Democrats asleep at the wheel
THE REPUBLICANS just did it again. They pushed through Congress a bankruptcy ''reform" bill written by credit card companies. The bill makes it harder for ordinary people crushed by debt (often medical debt) to start anew. It leaves intact dodges used by wealthy people, such as asset-hiding trusts, and the corporate ability to use bankruptcy to slash wages, evade pension responsibilities, and stiff creditors.
There's a larger story here. Time after time, Bush administration policies do real economic harm to ordinary people, yet the Democrats can't seem to turn that reality into winning politics. Why not? Other recent examples include:
Stealth Tax Increases. While the Bush administration has bestowed immense tax cuts on the richest 1 percent, the upper-middle class is getting socked by the alternative minimum tax. This provision was enacted to make sure that wealthy people did not avoid taxation entirely by piling up multiple deductions. But thanks to inflation, the tax now denies such basic deductions as local property taxes to some families making under $100,000 a year. It costs them more in higher taxes than Bush's tax cuts save them. Bush also raised taxes for low-income families by reducing the effective child tax credit. Yet another stealth tax increase is rising state and local taxes and changes, made necessary by Bush's reduced aid to states.
Surging Drug Prices. Bush's Medicare prohibits the government from negotiating bulk pricing discounts. Every national health plan in the world negotiates bulk discounts with US drug companies, but Medicare will pay retail. Excuse me, senior citizens will pay retail, because for most, the Bush program will pay less than half the cost of their prescriptions.
Rising Interest Rates. If you have credit cards, home equity loans, or just bought a house, you noticed interest costs going up. There's one big reason for that -- the increasing federal deficits that are mainly the result of Bush's tax giveaways to the very wealthy.
Children Left Behind. The Bush education bill imposed high-stakes testing on states and local school districts, but shortchanged the money to help teachers teach and children learn. Bush is also underfunding programs like Medicaid and the State Children's Health Insurance Program, leaving more working families without adequate health insurance.
The point is: Bush's economic program harms ordinary people. And a majority of voters notice.
A New York Times/CBS poll last week reported that 63 percent of respondents felt that Bush had different economic priorities than those of most Americans. A majority (51 percent) opposed Bush's Social Security privatization plan, and that rose to 69 percent when respondents were informed that the shift would cut the basic guaranteed benefit.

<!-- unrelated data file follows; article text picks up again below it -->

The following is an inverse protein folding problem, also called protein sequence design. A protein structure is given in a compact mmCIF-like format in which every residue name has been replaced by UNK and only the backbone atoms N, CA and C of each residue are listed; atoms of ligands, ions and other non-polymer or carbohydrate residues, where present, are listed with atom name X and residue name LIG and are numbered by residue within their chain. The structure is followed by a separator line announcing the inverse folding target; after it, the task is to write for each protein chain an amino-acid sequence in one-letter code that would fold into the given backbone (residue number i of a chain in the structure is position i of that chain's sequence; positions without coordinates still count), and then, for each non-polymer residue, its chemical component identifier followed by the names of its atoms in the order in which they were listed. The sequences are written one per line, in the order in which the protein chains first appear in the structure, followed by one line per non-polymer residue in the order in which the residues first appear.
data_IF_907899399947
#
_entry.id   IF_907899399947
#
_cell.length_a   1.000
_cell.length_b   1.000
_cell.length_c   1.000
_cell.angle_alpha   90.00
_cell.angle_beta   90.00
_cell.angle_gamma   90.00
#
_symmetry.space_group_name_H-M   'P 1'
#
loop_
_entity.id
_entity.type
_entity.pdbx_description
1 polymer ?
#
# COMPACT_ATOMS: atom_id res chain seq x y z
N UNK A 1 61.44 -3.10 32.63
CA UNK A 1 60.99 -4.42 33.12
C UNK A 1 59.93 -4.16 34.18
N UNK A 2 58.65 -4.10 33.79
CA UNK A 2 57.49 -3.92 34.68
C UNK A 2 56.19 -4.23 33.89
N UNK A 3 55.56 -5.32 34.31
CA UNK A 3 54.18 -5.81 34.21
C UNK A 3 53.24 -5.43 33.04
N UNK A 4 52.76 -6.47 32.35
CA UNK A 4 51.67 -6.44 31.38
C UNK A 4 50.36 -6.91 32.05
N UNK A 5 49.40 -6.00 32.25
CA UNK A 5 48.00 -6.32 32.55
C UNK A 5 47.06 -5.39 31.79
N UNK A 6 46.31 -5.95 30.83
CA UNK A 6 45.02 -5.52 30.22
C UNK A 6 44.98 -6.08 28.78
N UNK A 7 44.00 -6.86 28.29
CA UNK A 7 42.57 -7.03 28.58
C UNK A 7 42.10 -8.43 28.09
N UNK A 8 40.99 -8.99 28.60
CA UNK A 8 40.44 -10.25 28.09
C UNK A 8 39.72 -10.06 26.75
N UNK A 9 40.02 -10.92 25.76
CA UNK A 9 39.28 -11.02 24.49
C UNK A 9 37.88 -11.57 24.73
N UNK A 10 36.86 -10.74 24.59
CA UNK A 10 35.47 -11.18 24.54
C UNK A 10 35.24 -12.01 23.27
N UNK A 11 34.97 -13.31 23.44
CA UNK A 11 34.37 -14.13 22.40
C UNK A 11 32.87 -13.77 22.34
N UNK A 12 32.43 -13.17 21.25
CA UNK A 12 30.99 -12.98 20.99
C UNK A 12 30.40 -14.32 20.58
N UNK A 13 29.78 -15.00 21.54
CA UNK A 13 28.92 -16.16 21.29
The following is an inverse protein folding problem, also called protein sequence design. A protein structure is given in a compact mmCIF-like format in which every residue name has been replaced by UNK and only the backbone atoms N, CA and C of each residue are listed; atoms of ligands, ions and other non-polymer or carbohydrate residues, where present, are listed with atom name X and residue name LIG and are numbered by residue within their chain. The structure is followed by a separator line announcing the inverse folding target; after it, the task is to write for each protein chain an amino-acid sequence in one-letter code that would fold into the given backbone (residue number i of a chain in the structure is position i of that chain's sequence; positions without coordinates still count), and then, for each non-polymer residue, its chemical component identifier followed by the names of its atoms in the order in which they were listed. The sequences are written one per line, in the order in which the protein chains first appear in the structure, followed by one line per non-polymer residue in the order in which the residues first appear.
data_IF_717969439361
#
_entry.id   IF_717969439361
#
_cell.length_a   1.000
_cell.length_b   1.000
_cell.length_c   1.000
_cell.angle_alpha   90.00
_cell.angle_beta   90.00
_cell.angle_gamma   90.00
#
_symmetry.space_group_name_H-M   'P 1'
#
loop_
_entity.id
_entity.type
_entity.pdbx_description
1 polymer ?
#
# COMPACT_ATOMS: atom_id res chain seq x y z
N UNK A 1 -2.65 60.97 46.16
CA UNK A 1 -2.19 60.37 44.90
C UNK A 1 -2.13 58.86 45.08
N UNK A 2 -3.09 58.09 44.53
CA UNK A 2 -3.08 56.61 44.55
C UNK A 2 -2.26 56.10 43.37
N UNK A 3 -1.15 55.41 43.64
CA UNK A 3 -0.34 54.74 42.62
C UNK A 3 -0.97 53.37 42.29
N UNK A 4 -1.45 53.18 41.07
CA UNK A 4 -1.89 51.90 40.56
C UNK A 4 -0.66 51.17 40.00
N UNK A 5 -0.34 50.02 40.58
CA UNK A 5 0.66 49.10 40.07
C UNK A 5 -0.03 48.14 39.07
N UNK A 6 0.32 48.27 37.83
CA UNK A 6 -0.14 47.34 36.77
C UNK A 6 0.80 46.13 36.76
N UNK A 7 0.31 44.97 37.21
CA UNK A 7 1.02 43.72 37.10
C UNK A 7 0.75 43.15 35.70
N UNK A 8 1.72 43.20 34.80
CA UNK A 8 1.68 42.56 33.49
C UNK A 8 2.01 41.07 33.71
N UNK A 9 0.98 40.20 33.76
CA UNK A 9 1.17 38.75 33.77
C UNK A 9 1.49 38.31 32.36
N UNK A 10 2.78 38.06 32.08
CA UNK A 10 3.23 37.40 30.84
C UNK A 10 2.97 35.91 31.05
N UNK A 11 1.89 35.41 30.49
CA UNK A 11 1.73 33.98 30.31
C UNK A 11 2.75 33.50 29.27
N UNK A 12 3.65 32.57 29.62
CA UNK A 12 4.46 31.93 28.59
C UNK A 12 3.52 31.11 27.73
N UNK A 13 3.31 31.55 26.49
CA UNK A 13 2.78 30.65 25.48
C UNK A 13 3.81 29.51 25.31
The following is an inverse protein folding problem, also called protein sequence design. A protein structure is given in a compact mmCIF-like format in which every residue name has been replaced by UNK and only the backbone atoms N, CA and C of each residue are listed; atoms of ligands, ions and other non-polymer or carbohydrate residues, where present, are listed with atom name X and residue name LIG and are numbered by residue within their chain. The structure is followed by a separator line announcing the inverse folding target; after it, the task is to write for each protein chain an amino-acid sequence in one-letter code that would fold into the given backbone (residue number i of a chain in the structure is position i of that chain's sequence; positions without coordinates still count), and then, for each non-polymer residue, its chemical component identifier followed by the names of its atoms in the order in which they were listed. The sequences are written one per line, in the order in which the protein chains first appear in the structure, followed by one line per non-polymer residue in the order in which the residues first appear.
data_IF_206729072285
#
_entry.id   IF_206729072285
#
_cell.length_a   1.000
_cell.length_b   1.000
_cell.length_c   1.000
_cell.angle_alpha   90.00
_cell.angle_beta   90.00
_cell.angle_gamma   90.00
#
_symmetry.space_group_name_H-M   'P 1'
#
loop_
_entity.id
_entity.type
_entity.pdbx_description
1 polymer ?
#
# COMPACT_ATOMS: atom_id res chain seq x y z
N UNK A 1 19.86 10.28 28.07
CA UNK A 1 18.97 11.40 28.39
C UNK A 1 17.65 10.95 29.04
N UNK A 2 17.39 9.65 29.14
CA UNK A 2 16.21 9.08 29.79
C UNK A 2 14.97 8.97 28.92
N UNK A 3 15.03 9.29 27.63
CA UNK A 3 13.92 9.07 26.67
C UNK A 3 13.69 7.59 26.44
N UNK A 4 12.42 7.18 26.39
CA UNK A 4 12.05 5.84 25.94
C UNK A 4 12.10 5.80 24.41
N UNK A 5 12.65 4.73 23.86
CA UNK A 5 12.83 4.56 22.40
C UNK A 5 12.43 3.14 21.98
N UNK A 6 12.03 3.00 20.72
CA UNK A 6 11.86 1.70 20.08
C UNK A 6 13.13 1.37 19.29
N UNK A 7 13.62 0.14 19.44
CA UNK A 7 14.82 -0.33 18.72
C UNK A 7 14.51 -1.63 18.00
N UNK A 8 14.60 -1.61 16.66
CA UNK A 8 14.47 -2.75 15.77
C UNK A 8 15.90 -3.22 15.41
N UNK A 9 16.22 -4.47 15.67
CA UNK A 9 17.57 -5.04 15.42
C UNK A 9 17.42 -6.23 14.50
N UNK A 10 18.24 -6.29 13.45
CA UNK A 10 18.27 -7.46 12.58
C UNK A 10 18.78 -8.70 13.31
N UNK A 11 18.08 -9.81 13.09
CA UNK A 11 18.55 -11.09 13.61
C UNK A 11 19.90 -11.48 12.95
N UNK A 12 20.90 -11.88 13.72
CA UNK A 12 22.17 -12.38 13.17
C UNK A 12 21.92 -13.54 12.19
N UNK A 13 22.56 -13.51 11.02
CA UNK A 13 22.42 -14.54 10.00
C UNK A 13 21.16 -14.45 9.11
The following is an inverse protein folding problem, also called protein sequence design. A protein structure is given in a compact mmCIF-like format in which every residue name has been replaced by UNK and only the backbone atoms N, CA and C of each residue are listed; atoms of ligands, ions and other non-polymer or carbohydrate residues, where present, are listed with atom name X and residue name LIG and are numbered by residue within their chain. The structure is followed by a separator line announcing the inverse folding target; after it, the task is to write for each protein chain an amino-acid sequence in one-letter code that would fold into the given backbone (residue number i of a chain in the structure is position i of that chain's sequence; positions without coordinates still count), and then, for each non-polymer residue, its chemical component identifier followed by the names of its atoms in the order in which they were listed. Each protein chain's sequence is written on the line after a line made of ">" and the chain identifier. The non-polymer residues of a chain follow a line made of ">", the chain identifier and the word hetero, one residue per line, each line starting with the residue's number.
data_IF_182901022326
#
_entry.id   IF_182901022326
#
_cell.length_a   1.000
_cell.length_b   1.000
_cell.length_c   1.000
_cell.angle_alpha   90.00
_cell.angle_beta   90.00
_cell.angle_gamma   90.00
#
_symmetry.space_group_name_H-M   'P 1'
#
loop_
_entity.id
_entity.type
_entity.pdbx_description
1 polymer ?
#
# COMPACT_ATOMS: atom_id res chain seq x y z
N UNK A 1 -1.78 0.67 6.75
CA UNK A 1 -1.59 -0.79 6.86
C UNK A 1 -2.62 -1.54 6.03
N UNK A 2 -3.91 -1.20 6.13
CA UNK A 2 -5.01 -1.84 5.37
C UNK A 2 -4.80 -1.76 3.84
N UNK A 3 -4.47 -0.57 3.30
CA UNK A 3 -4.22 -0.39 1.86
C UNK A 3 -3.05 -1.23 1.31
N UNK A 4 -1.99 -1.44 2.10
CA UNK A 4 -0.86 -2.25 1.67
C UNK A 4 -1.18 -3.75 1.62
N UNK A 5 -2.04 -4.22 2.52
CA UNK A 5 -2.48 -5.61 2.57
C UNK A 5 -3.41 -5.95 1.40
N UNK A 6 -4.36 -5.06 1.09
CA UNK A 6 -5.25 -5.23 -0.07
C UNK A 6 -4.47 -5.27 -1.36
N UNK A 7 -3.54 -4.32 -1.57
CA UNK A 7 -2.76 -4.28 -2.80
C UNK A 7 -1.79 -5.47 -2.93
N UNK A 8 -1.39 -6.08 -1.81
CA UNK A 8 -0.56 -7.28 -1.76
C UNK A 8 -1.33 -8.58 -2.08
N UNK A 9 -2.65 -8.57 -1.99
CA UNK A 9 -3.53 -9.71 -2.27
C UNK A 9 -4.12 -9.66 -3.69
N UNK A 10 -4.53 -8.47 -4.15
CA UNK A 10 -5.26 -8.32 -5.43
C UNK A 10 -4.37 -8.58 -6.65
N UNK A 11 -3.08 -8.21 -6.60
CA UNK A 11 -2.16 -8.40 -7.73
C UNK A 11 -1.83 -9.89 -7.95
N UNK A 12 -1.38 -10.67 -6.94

People understand what Bush is up to. So why are Democrats failing to turn this into a winning politics? Five reasons.
First, dozens of Democratic legislators vote with Bush, usually to curry favor with organized corporate business interests that write these bills (and campaign checks). Eighteen Senate Dems even voted for the bankruptcy bill. This blurs the distinction between the parties and leaves the impression that Democrats don't know what they stand for. Nobody wants to follow a wimp.
Second, center-right Democrats urge their party to avoid ''populism." But sticking up for the economic interests of ordinary people is not populist in the sense of class warfare. It's the essence of what once made Democrats the majority party. Nor is it ''antibusiness" to defend a fair tax system, adequate social outlays, and regulation to protect consumers and investors.
Third, Bush is a master propagandist, with tame or intimidated media eating out of his hand, while the supposedly liberal press bends over backward to be evenhanded.
Fourth, the cultural conservatism of many moderate-income Americans attracts them to Republicans who don't serve their economic interests. But cultural moderation will not save the souls of Democrats unless they start delivering the goods economically.
Finally, there's a war on, and people generally support a wartime president.
Democrats need to challenge Bush on the best strategies to keep Americans safe, but they are not maximizing their advantage on the pocketbook issues where they should be eating Bush's lunch. The one happy exception is Social Security, where Democrats have managed more unity than usual, and they may prevail. There's surely a lesson here.
Robert Kuttner is co-editor of The American Prospect. His column appears regularly in the Globe.